Managing Loan Compliance With Data

News reports suggest cautious optimism ahead for 2014. Unemployment is down to a level existing prior to the Great Recession, stock prices are moving higher creating wealth for those invested, and home prices in many markets are increasing as foreclosed properties are sold and assimilated into the market place. But caution still abounds and, if pressed to reduce my concerns for the upcoming year into one word, I would have to say it is all about the “data.” In my view, data is going to drive compliance efforts by in-house risk managers in two key areas: Fair Lending and qualified mortgages.

For a second time, the U.S. Supreme Court was denied the opportunity to weigh in on whether raw data is proof positive of discriminatory intent when the parties to that proceeding settled their claims. So the Department of Housing and Urban Development’s discriminatory effects rule, which became effective on March 13, 2013 and formalized the “disparate impact” theory, is now the baseline tool to establish liability under the Fair Housing Act.

My past articles in these and other periodicals harp on “scraping data” from your loan origination systems and/or mortgage document preparation software, looking for loan or borrower outliers. While any outliers might have a “legally sufficient justification” (i.e. necessary to achieve legitimate, nondiscriminatory interests of the lender which could not be served by another practice), acquiring knowledge of such outliers arms your compliance team with the information to take action, if needed. Likewise, knowledge of and assembly of that data is critical to your defense to claims of discriminatory intent through the use of statistics, asserted on behalf of a borrower or regulator.

Using data mined from your systems is also critical to compliance efforts under the Ability to Repay Rule, effective January 10, 2014. Under the Rule, loans, which are “qualified mortgages” because they were underwritten against certain guidelines designed to maximize repayment, enjoy either a “safe harbor” or rebuttable presumption that the lender complied with the Rule. But the Rule itself is a minefield of “if-then logic,” blending the amount of fees, points, amortization, debt levels, and APR, (calculated amounts in and of themselves), into a cornucopia of calculations that either stamps a loan with a “QM” designation … or not.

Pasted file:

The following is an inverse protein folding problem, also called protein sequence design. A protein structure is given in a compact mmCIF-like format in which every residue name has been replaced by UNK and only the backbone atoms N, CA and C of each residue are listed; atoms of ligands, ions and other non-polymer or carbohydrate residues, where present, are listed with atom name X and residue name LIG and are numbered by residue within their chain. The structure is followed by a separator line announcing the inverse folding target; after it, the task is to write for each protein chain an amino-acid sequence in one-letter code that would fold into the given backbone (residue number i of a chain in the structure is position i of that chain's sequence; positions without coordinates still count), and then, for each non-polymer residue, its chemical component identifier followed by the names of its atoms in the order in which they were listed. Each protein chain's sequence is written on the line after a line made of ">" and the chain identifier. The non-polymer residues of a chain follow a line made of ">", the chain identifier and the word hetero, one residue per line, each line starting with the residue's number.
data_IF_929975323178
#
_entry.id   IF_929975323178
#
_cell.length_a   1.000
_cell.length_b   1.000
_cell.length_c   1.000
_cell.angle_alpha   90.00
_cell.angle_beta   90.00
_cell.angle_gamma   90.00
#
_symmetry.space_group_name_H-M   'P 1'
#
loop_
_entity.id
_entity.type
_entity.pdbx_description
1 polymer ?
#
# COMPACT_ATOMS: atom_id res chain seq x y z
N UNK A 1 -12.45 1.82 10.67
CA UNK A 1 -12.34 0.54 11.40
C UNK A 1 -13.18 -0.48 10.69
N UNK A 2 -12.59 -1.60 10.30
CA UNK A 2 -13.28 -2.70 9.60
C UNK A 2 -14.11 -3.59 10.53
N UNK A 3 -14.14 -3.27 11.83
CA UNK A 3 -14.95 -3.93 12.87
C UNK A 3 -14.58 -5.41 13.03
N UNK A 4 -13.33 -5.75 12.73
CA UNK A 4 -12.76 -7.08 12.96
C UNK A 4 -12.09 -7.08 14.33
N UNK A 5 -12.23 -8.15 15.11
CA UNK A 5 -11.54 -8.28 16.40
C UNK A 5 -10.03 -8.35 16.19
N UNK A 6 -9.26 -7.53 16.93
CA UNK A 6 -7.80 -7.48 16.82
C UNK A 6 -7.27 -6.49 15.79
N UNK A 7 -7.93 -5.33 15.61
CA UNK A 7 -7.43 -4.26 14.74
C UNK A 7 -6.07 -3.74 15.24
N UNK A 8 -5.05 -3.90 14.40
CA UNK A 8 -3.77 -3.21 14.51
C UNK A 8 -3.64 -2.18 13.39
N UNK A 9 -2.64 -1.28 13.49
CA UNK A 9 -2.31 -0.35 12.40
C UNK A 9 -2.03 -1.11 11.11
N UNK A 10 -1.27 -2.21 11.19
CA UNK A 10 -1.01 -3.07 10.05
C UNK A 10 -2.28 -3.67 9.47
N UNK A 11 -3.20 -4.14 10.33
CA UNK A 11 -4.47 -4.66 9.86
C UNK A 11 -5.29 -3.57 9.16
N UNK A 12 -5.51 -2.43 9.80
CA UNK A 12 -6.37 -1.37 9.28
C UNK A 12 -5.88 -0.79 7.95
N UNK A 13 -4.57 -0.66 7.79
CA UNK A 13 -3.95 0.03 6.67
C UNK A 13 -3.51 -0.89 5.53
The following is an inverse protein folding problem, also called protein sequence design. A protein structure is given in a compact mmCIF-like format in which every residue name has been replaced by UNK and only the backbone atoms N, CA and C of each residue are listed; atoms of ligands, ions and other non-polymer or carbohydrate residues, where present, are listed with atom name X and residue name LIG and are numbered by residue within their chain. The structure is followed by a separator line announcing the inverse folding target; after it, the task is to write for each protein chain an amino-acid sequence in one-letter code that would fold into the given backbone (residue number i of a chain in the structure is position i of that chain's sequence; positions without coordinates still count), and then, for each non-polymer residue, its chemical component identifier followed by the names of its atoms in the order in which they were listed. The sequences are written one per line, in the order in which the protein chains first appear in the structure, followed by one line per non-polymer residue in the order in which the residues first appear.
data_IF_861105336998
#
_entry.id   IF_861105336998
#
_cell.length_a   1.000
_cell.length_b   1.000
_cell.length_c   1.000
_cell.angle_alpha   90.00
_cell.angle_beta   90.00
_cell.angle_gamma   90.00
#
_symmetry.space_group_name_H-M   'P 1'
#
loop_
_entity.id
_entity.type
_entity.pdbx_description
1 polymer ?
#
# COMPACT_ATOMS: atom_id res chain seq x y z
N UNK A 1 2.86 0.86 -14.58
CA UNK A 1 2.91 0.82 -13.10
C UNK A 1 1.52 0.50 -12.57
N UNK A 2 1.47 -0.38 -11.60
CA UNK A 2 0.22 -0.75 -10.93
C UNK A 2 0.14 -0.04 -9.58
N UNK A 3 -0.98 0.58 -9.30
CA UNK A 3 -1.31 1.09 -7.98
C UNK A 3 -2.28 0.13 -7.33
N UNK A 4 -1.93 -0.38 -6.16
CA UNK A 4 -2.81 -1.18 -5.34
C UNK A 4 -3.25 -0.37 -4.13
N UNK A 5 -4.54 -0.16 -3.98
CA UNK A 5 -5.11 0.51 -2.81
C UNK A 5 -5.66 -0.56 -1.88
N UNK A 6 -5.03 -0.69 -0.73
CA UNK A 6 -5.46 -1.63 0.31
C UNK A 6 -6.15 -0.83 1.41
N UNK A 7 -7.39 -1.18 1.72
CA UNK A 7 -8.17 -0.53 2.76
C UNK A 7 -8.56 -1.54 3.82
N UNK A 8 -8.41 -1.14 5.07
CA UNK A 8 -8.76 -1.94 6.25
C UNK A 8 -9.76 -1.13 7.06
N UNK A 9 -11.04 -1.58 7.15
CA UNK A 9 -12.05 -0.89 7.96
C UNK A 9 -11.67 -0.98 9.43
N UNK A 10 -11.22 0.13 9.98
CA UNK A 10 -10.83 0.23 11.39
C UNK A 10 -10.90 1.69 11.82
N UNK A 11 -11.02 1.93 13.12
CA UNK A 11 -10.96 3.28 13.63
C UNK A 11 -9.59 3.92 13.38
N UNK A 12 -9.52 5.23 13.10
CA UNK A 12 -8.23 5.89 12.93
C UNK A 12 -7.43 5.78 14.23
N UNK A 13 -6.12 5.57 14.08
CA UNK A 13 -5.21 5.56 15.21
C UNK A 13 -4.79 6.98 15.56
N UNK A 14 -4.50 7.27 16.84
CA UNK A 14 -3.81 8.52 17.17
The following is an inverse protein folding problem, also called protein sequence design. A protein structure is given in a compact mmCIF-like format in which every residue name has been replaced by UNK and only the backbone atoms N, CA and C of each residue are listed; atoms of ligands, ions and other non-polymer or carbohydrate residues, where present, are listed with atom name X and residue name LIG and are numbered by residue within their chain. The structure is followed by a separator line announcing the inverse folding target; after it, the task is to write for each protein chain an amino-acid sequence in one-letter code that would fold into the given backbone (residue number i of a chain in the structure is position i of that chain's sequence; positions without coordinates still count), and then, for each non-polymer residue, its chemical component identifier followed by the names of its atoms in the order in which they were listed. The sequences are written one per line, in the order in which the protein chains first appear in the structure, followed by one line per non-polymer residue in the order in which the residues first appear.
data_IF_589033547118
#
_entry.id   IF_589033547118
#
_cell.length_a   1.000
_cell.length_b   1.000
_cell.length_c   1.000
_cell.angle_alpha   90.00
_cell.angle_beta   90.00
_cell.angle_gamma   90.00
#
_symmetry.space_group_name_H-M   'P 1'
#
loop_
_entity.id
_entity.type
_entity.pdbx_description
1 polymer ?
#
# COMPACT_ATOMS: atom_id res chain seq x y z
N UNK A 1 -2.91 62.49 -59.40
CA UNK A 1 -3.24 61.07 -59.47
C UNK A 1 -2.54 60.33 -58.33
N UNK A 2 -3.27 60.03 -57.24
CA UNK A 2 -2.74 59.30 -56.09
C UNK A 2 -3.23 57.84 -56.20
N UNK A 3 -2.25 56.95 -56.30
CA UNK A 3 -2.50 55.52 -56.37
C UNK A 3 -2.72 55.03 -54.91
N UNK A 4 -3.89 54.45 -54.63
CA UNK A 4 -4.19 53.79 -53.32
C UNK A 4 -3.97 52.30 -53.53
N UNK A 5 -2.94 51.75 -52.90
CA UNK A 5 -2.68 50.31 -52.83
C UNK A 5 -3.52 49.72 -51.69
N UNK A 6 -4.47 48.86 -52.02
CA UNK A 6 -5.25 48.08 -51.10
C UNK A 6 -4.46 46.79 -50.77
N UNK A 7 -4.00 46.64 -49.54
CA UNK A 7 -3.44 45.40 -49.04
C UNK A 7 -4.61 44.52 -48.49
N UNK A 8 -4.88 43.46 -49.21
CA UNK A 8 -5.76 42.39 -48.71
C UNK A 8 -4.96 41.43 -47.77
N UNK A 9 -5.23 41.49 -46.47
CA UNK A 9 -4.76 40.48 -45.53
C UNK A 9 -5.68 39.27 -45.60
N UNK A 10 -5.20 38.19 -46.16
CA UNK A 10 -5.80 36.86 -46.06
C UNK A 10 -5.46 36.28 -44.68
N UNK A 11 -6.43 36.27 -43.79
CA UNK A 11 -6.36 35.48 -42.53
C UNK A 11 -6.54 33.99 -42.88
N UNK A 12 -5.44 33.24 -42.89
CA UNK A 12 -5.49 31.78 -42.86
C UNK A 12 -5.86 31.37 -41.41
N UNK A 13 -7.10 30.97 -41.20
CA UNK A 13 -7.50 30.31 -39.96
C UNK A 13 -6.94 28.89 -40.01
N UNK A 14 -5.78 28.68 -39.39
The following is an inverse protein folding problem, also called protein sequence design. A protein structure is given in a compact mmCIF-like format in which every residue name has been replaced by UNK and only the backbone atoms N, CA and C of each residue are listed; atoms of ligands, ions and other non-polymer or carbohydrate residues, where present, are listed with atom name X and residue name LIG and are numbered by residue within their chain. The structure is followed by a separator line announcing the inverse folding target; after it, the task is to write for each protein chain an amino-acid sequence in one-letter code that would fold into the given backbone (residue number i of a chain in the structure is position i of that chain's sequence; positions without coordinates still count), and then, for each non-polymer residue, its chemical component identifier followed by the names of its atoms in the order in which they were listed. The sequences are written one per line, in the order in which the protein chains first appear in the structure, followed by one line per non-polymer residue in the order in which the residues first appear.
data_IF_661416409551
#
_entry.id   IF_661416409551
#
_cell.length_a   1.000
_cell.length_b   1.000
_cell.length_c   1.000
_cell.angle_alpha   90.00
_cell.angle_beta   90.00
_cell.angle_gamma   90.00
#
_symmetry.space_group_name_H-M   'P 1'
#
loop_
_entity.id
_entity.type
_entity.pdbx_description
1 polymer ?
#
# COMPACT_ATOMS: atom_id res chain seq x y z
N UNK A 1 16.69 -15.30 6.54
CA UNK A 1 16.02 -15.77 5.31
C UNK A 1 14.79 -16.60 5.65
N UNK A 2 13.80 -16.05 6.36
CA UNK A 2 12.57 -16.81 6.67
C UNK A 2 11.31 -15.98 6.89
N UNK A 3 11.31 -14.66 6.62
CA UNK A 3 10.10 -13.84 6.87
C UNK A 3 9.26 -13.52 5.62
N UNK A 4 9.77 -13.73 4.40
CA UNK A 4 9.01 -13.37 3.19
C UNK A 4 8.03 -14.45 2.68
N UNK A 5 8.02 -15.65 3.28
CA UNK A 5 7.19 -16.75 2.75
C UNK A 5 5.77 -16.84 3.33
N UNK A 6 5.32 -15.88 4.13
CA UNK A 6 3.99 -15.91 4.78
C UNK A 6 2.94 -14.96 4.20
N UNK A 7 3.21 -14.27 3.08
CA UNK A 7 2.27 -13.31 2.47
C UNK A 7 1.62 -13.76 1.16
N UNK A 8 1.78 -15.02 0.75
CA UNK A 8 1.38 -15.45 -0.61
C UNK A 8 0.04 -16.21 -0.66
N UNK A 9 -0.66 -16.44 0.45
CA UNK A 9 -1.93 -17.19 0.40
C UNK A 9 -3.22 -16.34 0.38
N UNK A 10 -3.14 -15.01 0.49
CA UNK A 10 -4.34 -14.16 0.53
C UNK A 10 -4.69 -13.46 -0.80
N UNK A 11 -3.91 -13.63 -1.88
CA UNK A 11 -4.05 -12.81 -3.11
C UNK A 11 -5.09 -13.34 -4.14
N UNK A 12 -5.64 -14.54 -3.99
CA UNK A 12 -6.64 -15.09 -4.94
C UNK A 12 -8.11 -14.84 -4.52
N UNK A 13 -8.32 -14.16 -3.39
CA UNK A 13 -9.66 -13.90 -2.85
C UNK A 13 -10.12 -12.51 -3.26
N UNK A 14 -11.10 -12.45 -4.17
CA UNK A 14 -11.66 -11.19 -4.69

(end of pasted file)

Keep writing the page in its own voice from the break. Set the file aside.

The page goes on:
Being able to quickly drill down through the forest of data to find the offending data point(s) that prevents QM designation demonstrates the importance of the data. But, as I have pointed out in my past writings, understanding that data also enables you to peer into your business model and learn where profits are elusive, or your income is “leaking,” or which loan products (or even producers) are stellar performers. And if your mortgage document preparation system and/or loan origination system don’t give you the data in a usable form, compel your provider to do so … it’s your data and it’s essential to the financial health of your business and key to mitigating compliance risk.

Years ago, magazines would profile their subscribers and sell that mined data to other advertisers interested in reselling that data to a targeted audience.  Credit card statements were filled with leaflets suggesting products in line with your purchasing habits.  While the progression from paper to ever faster computers has produced data in volumes never before imagined, effectively funneling that data into manageable, useful “bytes” (the pun is intended) is a necessary step towards a best practices loan compliance program and equally serves as a scorecard to your financial health.

About The Author

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Jonathan M. Herman is a partner with The Middleberg Riddle Group (“MRG”), a law firm whose principal office is located in Dallas, Texas. MRG Document Technologies is a national mortgage compliance services practices group within MRG. Through data analysis, Mr. Herman looks to pinpoint both specific loan issues and global enterprise issues that bear upon whether the loan or enterprise is complaint with pertinent regulations.